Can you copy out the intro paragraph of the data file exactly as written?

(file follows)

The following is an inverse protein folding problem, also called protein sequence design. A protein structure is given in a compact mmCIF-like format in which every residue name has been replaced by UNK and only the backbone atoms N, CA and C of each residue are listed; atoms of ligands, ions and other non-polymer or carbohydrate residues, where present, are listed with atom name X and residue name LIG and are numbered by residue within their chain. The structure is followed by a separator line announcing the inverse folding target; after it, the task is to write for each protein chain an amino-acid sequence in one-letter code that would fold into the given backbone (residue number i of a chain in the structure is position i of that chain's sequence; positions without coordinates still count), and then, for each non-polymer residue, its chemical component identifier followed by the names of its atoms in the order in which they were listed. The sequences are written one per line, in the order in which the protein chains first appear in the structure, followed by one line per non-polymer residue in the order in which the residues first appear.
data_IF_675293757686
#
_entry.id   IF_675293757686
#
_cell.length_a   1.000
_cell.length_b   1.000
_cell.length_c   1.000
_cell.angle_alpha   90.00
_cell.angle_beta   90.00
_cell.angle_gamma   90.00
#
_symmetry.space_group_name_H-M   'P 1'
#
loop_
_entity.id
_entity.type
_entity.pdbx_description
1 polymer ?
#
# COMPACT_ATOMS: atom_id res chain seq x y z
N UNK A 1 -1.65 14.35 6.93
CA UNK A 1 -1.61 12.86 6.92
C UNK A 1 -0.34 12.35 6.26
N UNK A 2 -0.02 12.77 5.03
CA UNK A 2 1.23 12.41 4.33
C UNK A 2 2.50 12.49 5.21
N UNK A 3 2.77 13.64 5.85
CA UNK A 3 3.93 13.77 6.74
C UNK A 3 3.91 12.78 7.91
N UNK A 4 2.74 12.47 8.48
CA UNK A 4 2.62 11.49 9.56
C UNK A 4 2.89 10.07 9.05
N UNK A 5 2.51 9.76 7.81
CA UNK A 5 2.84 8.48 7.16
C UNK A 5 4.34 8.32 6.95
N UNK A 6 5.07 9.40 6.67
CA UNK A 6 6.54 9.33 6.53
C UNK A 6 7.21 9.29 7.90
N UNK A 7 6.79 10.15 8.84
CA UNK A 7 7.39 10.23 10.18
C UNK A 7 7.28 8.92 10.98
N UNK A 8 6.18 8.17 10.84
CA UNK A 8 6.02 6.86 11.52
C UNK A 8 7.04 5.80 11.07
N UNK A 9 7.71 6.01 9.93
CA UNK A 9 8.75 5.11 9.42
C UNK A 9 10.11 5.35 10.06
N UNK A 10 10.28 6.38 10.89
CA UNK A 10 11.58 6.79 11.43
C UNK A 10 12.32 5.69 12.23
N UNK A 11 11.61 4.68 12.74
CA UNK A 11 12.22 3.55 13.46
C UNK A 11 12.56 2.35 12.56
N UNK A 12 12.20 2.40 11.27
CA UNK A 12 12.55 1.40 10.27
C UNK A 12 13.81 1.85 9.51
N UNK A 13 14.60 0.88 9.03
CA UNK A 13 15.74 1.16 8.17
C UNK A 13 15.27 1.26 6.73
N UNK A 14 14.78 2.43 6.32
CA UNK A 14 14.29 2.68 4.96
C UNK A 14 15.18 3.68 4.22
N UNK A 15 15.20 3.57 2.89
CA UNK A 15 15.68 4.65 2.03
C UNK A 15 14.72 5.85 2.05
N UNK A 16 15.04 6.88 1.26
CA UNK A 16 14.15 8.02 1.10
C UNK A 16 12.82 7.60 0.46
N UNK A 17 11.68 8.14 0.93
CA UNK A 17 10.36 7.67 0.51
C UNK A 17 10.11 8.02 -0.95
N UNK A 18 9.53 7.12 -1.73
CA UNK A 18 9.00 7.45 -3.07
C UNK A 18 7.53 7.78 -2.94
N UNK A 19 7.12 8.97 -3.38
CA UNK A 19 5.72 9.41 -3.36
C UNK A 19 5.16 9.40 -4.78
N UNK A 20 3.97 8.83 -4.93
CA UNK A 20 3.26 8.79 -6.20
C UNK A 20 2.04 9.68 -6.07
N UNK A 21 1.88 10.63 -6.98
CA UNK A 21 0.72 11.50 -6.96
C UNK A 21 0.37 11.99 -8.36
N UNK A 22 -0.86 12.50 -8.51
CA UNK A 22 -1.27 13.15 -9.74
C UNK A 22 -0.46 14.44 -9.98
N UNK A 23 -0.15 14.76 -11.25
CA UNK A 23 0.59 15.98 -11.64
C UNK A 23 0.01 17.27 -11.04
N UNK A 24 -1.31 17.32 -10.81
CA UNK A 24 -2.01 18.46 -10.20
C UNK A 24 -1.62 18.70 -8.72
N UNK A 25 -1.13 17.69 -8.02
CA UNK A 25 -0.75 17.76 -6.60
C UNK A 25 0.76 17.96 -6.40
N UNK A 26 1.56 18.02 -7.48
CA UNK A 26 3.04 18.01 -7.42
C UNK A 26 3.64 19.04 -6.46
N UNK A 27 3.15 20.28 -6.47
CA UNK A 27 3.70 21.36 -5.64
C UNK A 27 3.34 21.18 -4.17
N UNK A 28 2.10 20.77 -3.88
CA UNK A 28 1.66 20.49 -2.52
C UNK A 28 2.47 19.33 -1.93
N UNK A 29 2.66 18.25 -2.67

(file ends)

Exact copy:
The following is an inverse protein folding problem, also called protein sequence design. A protein structure is given in a compact mmCIF-like format in which every residue name has been replaced by UNK and only the backbone atoms N, CA and C of each residue are listed; atoms of ligands, ions and other non-polymer or carbohydrate residues, where present, are listed with atom name X and residue name LIG and are numbered by residue within their chain. The structure is followed by a separator line announcing the inverse folding target; after it, the task is to write for each protein chain an amino-acid sequence in one-letter code that would fold into the given backbone (residue number i of a chain in the structure is position i of that chain's sequence; positions without coordinates still count), and then, for each non-polymer residue, its chemical component identifier followed by the names of its atoms in the order in which they were listed. The sequences are written one per line, in the order in which the protein chains first appear in the structure, followed by one line per non-polymer residue in the order in which the residues first appear.